Multiplex polymerase chain reaction test for the diagnosis of acute viral hepatitis A
ABSTRACT The early diagnosis of acute hepatitis A (AHA) is hindered because serum IgM against hepatitis A virus (HAV) can yield false-negative results during the window period. This study evaluated the diagnostic accuracy of a polymerase chain reaction (PCR) kit for HAV RNA for the diagnosis of AHA.
Samples were collected from 136 patients with acute severe hepatitis at their admission to Asan Medical Center between June 2010 and July 2010. Samples were analyzed for serum IgM anti-HAV using an immunoassay test and for qualitative HAV RNA using the Magicplex HepaTrio PCR test kit. The diagnostic accuracies of these methods were tested on the basis of clinical and laboratory diagnoses of AHA.
The concordance rate and kappa value between IgM anti-HAV and HAV RNA PCR were 88.2% and 0.707, respectively. For the diagnosis of AHA, the sensitivity and specificity of IgM anti-HAV were 90.7% and 100%, respectively, when an "equivocal" result was regarded as positive; and 79.1% and 100%, respectively, when an "equivocal" result was regarded as negative. The sensitivity and specificity of HAV RNA PCR were 81.4% and 100%, respectively. All four patients with negative IgM anti-HAV and positive HAV RNA PCR results and all four patients with equivocal IgM anti-HAV RNA and positive HAV RNA PCR results were eventually diagnosed with AHA.
The qualitative HAV RNA PCR test has an equivalent diagnostic accuracy for AHA compared to IgM anti-HAV and may be more sensitive during the window period.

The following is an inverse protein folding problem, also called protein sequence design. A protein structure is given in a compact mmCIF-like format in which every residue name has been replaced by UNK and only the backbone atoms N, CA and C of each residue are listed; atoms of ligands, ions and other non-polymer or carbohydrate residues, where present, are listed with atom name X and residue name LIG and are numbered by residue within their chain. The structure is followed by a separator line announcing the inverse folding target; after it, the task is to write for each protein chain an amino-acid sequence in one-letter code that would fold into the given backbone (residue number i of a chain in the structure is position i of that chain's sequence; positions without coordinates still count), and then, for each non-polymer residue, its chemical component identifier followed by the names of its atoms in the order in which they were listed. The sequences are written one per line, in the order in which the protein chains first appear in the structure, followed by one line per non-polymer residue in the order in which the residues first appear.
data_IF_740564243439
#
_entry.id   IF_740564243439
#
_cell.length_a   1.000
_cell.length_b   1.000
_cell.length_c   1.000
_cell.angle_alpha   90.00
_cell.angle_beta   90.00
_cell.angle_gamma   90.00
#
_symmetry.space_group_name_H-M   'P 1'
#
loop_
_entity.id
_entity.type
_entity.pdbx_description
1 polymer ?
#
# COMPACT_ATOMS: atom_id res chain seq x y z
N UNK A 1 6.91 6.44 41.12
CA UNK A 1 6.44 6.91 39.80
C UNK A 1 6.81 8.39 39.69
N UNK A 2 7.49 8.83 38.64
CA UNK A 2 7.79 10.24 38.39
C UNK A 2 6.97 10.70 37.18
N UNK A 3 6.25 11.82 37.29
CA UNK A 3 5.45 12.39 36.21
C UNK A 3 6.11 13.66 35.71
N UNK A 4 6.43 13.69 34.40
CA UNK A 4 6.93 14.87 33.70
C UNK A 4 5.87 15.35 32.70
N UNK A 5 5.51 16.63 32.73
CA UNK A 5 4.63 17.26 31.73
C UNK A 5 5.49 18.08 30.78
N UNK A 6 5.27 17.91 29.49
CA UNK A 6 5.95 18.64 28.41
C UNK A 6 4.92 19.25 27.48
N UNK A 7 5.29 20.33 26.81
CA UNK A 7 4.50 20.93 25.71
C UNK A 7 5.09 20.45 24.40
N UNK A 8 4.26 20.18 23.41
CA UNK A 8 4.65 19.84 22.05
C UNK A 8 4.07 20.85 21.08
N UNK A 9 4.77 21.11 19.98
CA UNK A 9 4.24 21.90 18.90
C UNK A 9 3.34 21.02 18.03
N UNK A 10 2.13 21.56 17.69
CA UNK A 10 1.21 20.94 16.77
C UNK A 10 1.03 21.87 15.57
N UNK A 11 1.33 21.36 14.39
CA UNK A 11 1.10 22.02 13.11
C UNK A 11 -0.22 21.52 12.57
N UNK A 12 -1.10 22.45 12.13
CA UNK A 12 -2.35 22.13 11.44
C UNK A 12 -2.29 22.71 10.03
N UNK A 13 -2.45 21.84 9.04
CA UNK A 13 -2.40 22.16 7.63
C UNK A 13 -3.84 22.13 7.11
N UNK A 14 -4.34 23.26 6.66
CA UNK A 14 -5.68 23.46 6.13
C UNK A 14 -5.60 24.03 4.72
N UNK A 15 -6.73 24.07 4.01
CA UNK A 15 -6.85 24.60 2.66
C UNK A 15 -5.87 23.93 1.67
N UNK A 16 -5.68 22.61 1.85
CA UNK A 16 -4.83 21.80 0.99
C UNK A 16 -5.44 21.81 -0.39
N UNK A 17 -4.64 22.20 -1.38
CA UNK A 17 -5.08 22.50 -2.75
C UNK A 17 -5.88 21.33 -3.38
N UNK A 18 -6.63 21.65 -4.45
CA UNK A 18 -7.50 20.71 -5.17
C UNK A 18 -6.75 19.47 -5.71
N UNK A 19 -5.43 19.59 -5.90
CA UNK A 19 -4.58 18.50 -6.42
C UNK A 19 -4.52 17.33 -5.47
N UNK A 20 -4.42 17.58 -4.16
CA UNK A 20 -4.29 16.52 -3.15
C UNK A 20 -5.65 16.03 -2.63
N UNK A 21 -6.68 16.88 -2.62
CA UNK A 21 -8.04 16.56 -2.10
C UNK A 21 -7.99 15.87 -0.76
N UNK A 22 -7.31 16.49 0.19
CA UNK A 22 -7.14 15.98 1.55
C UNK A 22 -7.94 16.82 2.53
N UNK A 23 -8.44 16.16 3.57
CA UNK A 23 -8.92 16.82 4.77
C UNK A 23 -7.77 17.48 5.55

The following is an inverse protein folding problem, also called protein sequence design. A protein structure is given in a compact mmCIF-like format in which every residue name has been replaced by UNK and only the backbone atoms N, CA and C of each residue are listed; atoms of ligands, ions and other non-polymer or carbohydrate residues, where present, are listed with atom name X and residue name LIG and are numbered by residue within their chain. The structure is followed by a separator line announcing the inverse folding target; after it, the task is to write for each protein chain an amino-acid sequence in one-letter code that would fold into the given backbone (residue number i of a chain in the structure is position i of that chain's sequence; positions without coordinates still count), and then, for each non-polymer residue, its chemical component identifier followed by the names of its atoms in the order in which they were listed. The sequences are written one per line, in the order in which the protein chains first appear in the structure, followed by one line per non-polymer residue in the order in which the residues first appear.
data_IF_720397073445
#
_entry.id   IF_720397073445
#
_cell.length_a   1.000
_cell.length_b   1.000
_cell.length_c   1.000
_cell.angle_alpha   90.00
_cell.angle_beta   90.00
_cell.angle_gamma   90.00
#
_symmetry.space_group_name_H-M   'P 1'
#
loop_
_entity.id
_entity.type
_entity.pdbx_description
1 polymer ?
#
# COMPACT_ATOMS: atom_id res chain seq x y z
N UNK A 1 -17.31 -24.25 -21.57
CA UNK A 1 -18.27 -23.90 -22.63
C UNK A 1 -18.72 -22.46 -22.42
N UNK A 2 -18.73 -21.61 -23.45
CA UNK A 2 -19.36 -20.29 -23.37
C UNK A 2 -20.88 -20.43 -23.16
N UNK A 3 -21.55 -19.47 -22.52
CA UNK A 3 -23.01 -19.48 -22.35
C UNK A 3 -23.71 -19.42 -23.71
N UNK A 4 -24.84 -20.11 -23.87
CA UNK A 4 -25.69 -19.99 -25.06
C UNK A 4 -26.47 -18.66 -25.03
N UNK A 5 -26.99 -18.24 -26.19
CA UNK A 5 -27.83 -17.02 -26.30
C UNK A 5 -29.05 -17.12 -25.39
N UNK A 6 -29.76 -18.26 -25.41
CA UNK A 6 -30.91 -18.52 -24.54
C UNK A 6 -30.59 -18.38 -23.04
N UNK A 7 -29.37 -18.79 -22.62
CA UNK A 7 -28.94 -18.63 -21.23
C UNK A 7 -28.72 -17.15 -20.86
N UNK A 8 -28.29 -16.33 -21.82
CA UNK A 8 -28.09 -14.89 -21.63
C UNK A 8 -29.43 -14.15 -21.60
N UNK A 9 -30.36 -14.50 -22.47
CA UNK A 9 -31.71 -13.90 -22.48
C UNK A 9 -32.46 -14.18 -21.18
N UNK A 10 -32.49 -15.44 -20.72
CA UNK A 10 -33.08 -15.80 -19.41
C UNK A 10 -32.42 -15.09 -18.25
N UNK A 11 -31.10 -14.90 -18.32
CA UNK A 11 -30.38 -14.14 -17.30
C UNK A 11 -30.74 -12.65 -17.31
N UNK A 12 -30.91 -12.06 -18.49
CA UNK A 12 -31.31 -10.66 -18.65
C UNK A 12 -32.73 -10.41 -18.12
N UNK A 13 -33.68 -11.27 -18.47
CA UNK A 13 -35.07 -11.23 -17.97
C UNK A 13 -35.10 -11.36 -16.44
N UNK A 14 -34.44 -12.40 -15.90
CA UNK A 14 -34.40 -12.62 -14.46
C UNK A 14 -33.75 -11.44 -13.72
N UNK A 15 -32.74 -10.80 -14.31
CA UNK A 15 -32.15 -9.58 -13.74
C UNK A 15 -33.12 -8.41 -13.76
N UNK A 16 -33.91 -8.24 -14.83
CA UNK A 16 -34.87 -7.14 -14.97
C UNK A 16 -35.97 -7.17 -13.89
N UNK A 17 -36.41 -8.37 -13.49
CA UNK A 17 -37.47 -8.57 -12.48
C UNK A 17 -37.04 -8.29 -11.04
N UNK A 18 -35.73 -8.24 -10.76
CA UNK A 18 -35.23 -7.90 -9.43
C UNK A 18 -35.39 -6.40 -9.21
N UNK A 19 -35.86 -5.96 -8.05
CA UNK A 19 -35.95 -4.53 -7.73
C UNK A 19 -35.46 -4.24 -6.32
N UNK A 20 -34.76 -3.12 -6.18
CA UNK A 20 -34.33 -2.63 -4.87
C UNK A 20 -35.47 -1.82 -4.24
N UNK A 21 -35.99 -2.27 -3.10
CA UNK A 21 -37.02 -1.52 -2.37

Full-textDOI: · Available from: Nae-Yun Heo, Mar 28, 2014
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ABSTRACT: Screening for hepatitis A virus (HAV) infection is not currently routinely recommended in internationally adopted children. International adoptees seen at the University of Minnesota International Adoption Clinic from 2006 to 2010 were assessed for acute HAV infection (positive HAV immunoglobulin M). Thirty of the 656 children screened (4.6%) were acutely HAV infected. HAV-infected children emigrated from Ethiopia (16), Guatemala (4), China (2), Colombia (2), Haiti (2), Philippines (2), Liberia (1), and Nepal (1). Infection was most frequent among children younger than 2 years (6.7%). No symptoms distinguished children with acute HAV infection from uninfected children. HAV infection caused significant social disruption, including separation of children from their ill adoptive parents during the initial weeks postarrival, a period important for postadoption adjustment and attachment. All international adoptees arriving from countries with high or intermediate HAV endemicity should be screened for HAV infection on arrival to the United States.Clinical Pediatrics 10/2013; 53(1). DOI:10.1177/0009922813505903 · 1.26 Impact Factor